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C/C++: is GOTO faster than WHILE and FOR?

I know this has been asked for many times, but I never got an answer which satisfies me by googling.

I read somewhere that every loop(for/while/do-while/untill) will be eventually be converted to goto statements internally, Is that True?

If not, Which is the best loop to use as per the performance wise? Let me know if anybody knows?

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marked as duplicate by tibur, Bo Persson, Jeff Atwood Apr 3 '11 at 7:21

This question has been asked before and already has an answer. If those answers do not fully address your question, please ask a new question.

The real answer is, of course: It doesn't matter and even if it did, every speed difference would be made moot by the readability and maintainability differences. –  delnan Apr 1 '11 at 19:53

4 Answers 4

up vote 3 down vote accepted

They say "converted to goto statements internally" as meaning machine/assembly does not have a notion of loops, just compare/jump to label instructions which would equate to if/goto.

Any loop construct you write will be reduced to this.

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The correct answer is to learn enough assembly in order to read through your compiler's generated code.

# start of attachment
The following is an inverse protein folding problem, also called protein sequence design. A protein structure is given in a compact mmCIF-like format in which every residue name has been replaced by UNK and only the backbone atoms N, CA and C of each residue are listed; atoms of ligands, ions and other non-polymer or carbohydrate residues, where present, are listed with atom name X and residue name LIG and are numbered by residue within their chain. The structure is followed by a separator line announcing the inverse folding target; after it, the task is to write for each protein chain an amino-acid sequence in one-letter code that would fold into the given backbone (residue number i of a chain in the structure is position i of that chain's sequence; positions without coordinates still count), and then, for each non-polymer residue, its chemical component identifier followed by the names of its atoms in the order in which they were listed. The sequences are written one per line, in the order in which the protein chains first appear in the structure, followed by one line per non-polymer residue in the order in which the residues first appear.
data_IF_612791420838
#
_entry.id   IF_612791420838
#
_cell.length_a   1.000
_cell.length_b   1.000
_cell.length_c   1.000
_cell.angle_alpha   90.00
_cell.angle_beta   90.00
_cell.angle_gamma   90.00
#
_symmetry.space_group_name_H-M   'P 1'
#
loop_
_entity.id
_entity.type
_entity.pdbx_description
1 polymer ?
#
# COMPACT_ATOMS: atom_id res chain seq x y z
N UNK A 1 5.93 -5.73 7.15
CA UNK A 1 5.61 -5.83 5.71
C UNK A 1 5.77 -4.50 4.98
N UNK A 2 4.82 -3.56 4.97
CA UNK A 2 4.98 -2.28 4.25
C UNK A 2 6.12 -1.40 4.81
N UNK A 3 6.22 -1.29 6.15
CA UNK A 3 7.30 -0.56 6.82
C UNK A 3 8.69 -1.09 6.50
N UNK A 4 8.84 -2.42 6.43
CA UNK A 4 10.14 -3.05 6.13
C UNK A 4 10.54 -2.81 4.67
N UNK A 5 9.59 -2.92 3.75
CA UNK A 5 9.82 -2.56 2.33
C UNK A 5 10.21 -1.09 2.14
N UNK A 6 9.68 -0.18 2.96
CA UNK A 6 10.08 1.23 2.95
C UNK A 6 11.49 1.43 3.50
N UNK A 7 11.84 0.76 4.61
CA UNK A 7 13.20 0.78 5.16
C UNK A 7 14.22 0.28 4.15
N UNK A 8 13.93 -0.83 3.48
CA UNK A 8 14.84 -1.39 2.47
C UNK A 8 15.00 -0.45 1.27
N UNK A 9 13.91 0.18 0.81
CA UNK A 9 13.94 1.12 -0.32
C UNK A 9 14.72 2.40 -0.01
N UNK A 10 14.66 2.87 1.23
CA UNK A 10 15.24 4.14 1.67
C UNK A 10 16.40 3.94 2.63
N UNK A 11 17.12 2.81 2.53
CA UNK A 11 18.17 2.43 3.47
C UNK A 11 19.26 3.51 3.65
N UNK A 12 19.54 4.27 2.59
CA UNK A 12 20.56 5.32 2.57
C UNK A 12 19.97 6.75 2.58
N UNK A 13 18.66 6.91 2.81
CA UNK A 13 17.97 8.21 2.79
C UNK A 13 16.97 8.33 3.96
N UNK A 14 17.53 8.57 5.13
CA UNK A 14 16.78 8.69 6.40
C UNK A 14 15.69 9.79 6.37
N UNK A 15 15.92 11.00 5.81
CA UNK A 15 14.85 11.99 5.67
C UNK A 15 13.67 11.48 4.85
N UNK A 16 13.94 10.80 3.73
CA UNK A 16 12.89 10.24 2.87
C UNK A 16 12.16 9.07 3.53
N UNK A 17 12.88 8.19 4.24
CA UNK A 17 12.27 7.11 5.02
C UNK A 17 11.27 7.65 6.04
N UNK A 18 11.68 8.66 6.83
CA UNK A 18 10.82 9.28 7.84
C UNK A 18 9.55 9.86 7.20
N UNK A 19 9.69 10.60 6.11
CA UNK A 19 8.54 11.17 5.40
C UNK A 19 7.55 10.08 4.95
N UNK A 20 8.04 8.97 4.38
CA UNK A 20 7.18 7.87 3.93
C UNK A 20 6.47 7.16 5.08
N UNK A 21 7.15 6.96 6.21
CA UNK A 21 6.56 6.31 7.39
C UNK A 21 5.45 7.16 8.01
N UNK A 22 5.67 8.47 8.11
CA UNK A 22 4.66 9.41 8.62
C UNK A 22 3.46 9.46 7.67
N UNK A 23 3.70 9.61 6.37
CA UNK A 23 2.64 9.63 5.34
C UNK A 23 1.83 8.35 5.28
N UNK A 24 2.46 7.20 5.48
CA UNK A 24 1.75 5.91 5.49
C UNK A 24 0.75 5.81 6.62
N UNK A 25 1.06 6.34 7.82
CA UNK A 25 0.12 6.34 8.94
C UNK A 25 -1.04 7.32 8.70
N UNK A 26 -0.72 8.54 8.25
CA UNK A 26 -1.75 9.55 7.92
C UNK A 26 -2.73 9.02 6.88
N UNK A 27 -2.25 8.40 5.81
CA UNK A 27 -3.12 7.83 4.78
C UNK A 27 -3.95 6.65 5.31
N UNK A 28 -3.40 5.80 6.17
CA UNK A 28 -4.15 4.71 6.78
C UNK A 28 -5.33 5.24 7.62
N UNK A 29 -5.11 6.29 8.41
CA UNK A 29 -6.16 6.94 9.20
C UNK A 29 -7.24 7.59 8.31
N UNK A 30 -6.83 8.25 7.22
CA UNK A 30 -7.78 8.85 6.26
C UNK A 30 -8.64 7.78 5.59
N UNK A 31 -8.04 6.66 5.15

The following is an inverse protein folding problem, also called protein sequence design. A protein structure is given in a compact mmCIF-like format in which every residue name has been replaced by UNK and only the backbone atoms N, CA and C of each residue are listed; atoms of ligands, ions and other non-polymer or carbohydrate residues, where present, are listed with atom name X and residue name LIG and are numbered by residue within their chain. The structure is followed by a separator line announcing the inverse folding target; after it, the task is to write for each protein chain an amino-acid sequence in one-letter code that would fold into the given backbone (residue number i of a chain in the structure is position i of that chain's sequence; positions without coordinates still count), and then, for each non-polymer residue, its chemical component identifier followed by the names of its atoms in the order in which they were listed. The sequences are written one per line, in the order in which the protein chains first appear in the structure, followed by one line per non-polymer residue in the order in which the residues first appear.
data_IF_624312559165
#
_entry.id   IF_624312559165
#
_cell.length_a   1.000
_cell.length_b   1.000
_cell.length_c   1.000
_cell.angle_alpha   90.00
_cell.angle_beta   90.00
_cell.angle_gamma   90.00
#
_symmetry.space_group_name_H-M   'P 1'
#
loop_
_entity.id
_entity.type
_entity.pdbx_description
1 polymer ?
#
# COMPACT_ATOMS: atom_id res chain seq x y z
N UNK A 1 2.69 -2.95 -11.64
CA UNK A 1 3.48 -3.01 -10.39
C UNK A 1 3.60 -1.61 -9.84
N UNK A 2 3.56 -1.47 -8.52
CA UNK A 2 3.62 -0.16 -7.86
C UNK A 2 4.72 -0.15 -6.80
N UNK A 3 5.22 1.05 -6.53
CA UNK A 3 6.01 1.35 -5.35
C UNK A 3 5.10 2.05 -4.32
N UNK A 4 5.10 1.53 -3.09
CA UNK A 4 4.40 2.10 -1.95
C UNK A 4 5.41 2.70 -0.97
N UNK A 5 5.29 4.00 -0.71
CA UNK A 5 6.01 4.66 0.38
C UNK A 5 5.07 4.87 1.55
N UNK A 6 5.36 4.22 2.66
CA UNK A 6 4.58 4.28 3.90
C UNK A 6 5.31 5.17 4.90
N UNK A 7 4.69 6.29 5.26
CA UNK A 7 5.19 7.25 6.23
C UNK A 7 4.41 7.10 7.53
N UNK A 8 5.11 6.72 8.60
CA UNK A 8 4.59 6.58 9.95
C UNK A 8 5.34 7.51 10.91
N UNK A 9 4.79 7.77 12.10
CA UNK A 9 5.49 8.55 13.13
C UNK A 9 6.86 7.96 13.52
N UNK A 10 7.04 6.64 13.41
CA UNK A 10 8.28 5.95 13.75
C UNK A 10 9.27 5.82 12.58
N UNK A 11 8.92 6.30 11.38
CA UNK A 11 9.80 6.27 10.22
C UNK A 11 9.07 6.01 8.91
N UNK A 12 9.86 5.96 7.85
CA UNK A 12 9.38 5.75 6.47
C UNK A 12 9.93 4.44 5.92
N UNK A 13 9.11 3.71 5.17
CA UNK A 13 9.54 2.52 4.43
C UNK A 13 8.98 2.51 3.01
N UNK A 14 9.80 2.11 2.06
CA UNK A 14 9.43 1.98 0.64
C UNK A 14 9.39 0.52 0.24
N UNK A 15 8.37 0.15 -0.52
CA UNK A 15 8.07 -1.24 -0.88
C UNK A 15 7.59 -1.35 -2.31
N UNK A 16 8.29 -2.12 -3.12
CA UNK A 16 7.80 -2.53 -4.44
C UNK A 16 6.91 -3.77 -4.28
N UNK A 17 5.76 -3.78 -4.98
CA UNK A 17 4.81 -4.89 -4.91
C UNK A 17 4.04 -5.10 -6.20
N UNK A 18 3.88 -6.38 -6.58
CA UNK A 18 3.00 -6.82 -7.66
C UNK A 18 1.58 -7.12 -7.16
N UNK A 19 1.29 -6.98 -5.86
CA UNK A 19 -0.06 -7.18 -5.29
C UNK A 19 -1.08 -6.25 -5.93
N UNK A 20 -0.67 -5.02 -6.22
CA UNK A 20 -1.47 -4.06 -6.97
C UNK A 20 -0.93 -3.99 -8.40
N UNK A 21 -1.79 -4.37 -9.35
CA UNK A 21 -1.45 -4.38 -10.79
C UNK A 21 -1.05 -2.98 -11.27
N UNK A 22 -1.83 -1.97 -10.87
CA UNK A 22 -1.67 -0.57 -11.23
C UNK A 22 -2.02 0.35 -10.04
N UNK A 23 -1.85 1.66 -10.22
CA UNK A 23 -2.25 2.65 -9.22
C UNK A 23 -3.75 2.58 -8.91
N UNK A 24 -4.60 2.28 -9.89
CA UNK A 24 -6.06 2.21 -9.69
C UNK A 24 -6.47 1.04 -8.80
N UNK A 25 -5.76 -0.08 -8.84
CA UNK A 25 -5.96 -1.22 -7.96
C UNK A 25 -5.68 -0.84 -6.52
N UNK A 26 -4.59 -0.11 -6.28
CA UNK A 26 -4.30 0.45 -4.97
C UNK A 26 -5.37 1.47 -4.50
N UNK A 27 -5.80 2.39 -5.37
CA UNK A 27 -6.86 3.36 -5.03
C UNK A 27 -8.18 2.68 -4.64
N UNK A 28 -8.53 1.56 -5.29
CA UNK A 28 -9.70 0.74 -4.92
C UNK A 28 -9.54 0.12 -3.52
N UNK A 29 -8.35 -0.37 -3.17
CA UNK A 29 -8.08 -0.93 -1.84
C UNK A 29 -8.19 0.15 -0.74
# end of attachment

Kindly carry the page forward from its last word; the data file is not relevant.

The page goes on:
However, these micro-optimizations usually don't matter (except for very specific areas).

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Learning how C programs get compiled into assembly is a great thing to do. It will greatly increase your understanding of C programs in general. –  Mr. Shickadance Apr 1 '11 at 19:46

With any decent compiler, this won't make any difference at all. Each type of loop is likely to result in comparable assembly code.

It's best to use a type of loop that most naturally expresses what you want to achieve; this also makes it likely that the compiler can optimize it well.

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The compiler translates all your source code into the assembler language for the target processor. The assembler language is very low level and does not have constructs like for and while. The assembler language has uses jump statements which are equivalent to goto in your high level language program.

Performance wise it should not really matter which loop construct you use.

If you want to see and compare the generated assembler code you can invoke gcc like so: gcc main.c -S -O2 and take a look at the generated main.S file which now contains the assembler code for your program.

Make sure to include the -O2 or -O3 optimization flags because comparing code which has been build without optimizations turned on does not make much sense.

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